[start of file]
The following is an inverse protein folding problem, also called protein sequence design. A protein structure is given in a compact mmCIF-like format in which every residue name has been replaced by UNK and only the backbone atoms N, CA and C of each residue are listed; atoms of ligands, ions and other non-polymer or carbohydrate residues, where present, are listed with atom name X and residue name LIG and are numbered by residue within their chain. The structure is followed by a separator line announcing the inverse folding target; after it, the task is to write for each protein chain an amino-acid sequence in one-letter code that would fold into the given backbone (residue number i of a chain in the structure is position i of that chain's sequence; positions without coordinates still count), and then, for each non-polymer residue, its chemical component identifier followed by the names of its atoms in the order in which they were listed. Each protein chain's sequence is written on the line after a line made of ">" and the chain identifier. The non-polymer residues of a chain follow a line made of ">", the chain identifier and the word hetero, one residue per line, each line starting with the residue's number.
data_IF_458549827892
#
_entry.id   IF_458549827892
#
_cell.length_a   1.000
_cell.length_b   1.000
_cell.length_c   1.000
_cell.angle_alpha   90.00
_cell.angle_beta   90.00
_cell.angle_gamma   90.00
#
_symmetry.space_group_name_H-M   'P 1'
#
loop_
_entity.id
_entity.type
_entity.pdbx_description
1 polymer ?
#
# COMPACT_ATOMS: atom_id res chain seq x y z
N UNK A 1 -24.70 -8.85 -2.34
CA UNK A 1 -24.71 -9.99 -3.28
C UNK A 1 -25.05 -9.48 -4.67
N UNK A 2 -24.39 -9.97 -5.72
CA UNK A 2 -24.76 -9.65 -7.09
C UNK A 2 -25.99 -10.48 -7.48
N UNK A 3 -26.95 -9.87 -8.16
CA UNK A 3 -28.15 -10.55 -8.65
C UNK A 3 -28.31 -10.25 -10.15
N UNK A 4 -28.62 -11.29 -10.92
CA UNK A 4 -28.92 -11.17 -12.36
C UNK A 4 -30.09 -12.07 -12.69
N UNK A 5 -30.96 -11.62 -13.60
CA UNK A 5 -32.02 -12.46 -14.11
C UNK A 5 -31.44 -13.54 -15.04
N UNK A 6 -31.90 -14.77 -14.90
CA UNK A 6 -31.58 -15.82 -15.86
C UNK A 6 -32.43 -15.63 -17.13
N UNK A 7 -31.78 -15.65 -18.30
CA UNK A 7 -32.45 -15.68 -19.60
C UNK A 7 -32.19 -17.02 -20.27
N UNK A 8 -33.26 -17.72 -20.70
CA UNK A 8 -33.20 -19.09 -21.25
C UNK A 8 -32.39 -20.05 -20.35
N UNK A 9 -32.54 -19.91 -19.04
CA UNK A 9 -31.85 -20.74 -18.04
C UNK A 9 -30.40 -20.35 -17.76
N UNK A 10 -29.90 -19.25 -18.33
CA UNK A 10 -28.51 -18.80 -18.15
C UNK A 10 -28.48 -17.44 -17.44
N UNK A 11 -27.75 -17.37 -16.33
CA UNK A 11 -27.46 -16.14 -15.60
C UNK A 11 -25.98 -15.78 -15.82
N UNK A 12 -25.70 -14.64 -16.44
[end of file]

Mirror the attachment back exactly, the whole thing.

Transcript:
The following is an inverse protein folding problem, also called protein sequence design. A protein structure is given in a compact mmCIF-like format in which every residue name has been replaced by UNK and only the backbone atoms N, CA and C of each residue are listed; atoms of ligands, ions and other non-polymer or carbohydrate residues, where present, are listed with atom name X and residue name LIG and are numbered by residue within their chain. The structure is followed by a separator line announcing the inverse folding target; after it, the task is to write for each protein chain an amino-acid sequence in one-letter code that would fold into the given backbone (residue number i of a chain in the structure is position i of that chain's sequence; positions without coordinates still count), and then, for each non-polymer residue, its chemical component identifier followed by the names of its atoms in the order in which they were listed. Each protein chain's sequence is written on the line after a line made of ">" and the chain identifier. The non-polymer residues of a chain follow a line made of ">", the chain identifier and the word hetero, one residue per line, each line starting with the residue's number.
data_IF_458549827892
#
_entry.id   IF_458549827892
#
_cell.length_a   1.000
_cell.length_b   1.000
_cell.length_c   1.000
_cell.angle_alpha   90.00
_cell.angle_beta   90.00
_cell.angle_gamma   90.00
#
_symmetry.space_group_name_H-M   'P 1'
#
loop_
_entity.id
_entity.type
_entity.pdbx_description
1 polymer ?
#
# COMPACT_ATOMS: atom_id res chain seq x y z
N UNK A 1 -24.70 -8.85 -2.34
CA UNK A 1 -24.71 -9.99 -3.28
C UNK A 1 -25.05 -9.48 -4.67
N UNK A 2 -24.39 -9.97 -5.72
CA UNK A 2 -24.76 -9.65 -7.09
C UNK A 2 -25.99 -10.48 -7.48
N UNK A 3 -26.95 -9.87 -8.16
CA UNK A 3 -28.15 -10.55 -8.65
C UNK A 3 -28.31 -10.25 -10.15
N UNK A 4 -28.62 -11.29 -10.92
CA UNK A 4 -28.92 -11.17 -12.36
C UNK A 4 -30.09 -12.07 -12.69
N UNK A 5 -30.96 -11.62 -13.60
CA UNK A 5 -32.02 -12.46 -14.11
C UNK A 5 -31.44 -13.54 -15.04
N UNK A 6 -31.90 -14.77 -14.90
CA UNK A 6 -31.58 -15.82 -15.86
C UNK A 6 -32.43 -15.63 -17.13
N UNK A 7 -31.78 -15.65 -18.30
CA UNK A 7 -32.45 -15.68 -19.60
C UNK A 7 -32.19 -17.02 -20.27
N UNK A 8 -33.26 -17.72 -20.70
CA UNK A 8 -33.20 -19.09 -21.25
C UNK A 8 -32.39 -20.05 -20.35
N UNK A 9 -32.54 -19.91 -19.04
CA UNK A 9 -31.85 -20.74 -18.04
C UNK A 9 -30.40 -20.35 -17.76
N UNK A 10 -29.90 -19.25 -18.33
CA UNK A 10 -28.51 -18.80 -18.15
C UNK A 10 -28.48 -17.44 -17.44
N UNK A 11 -27.75 -17.37 -16.33
CA UNK A 11 -27.46 -16.14 -15.60
C UNK A 11 -25.98 -15.78 -15.82
N UNK A 12 -25.70 -14.64 -16.44